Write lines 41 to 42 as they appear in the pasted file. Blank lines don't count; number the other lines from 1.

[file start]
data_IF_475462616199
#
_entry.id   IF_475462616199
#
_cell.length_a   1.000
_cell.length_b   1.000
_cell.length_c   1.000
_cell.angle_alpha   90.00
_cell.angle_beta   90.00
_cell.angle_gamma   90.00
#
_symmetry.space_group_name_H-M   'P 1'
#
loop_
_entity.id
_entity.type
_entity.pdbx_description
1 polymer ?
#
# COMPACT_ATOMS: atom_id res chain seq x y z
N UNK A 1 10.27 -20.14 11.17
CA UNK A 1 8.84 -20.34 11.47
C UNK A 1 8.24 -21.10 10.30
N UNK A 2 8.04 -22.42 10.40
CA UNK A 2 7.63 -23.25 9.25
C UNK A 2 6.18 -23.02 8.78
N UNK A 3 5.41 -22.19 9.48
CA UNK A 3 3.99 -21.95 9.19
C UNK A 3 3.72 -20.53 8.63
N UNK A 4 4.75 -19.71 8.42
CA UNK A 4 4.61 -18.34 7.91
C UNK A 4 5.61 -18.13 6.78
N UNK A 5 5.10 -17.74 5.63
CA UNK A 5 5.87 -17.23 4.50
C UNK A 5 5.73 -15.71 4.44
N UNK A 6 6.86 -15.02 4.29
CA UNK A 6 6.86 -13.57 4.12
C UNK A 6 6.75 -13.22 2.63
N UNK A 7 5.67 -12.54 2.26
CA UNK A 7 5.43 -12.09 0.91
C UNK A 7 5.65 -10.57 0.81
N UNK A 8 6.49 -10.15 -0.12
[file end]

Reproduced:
C UNK A 7 5.65 -10.57 0.81
N UNK A 8 6.49 -10.15 -0.12